Sam’s response on his blog clarified that:
“My work is often perceived (I believe unfairly) as unpleasantly critical, angry, divisive, etc. The work of other vocal atheists (male and female) has a similar reputation. I believe that in general, men are more attracted to this style of communication than women are. Which is not to say there aren’t millions of acerbic women out there, and many for whom Hitchens at his most cutting was a favorite source of entertainment. But just as we can say that men are generally taller than women, without denying that some women are taller than most men, there are psychological differences between men and women which, considered in the aggregate, might explain why “angry atheism” attracts more of the former. Some of these differences are innate; some are surely the product of culture. Nothing in my remarks was meant to suggest that women can’t think as critically as men or that they are more likely to be taken in by bad ideas. Again, I was talking about a fondness for a perceived style of religion bashing with which I and other vocal atheists are often associated.”
Sam’s response also included the following points, which some of his detractors seem to have ignored:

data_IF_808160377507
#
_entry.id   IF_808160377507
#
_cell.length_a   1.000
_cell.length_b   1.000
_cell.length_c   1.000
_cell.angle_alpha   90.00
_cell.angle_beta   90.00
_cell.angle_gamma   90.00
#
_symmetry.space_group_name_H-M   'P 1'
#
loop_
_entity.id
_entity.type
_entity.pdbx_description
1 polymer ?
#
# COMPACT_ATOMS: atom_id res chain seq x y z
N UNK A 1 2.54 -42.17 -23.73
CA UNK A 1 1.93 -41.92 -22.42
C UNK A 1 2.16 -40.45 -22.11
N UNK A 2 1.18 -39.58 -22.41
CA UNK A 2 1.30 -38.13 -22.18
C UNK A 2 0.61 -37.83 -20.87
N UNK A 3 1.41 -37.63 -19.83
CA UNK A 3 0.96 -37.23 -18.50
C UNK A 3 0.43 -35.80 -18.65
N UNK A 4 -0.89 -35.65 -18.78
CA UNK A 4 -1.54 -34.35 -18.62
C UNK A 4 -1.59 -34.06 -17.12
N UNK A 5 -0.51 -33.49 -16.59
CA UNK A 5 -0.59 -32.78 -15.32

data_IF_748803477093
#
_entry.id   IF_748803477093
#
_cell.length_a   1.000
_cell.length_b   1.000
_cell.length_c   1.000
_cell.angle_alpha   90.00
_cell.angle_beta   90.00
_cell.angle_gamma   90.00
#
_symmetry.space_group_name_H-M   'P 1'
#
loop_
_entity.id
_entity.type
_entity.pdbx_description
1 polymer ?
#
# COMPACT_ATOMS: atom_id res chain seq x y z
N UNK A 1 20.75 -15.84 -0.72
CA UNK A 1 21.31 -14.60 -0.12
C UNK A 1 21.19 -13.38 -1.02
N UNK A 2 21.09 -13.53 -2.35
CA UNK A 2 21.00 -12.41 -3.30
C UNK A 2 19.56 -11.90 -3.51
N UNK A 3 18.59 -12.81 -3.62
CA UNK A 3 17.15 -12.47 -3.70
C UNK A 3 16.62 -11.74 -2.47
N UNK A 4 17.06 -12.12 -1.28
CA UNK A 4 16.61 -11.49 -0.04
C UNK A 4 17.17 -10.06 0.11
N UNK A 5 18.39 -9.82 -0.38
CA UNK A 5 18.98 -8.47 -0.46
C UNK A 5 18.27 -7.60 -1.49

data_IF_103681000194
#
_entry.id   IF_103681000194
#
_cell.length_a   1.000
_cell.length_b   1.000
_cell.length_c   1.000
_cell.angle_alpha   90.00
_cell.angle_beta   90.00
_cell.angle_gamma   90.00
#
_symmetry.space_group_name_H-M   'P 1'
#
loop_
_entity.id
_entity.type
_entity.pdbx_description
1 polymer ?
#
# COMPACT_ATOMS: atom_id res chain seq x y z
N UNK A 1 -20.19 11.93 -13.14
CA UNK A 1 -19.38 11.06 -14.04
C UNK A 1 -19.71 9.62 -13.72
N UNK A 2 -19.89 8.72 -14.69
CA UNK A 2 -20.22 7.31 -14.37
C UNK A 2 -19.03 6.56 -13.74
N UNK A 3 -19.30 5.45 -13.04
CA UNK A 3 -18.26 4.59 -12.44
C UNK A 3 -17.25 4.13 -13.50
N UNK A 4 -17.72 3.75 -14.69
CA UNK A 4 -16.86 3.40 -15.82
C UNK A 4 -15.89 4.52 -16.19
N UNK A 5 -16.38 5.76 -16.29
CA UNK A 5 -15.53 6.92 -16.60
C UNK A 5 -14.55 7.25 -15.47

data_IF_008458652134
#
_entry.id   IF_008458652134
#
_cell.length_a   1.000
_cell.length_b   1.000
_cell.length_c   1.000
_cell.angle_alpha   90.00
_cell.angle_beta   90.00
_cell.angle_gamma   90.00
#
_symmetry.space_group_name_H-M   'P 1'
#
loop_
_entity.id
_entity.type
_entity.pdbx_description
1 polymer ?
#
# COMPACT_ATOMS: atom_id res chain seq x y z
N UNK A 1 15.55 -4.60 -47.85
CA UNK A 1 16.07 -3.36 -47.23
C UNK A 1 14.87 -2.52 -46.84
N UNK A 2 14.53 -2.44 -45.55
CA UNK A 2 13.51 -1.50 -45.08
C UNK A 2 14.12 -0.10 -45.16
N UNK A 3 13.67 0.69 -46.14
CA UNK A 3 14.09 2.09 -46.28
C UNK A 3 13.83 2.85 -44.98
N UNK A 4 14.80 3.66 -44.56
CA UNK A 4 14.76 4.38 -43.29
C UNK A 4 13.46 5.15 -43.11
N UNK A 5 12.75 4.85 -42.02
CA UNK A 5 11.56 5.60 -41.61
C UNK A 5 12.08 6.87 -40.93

- I am well aware that sexism and misogyny are problems in our society.
- I tend to look at the ethics of force from a woman’s point of view. Violence is different for women than it is for men.
- It is far more common for a woman to be attacked, physically controlled, and sexually assaulted by a man.
- Any time a woman comes away from an encounter with a man saying that he gave her the creeps, I trust her. This is not mere chivalry on my part: It is a judgment based on an understanding of human nature.
My criticism of Islam—for which I have been vilified by many of the same people who are now attacking me over my remarks about gender—is largely inspired by my concern for women.
Now, you can legitimately disagree with Sam’s analysis of these issues (which you can read by following the above link), but it is simply untrue to imply that he is sexist on the basis of the original off-the-cuff answer to a question in an interview about a book on a different topic.
The people who told Adam things instead of snarling and roaring
In contrast to his analysis of Richard and Sam, who he characterises as snarling, accusing, roaring, scoffing, arguing, sneering and cramming their foot in their mouth, Adam writes more neutrally about four people who merely ‘said’ things to him.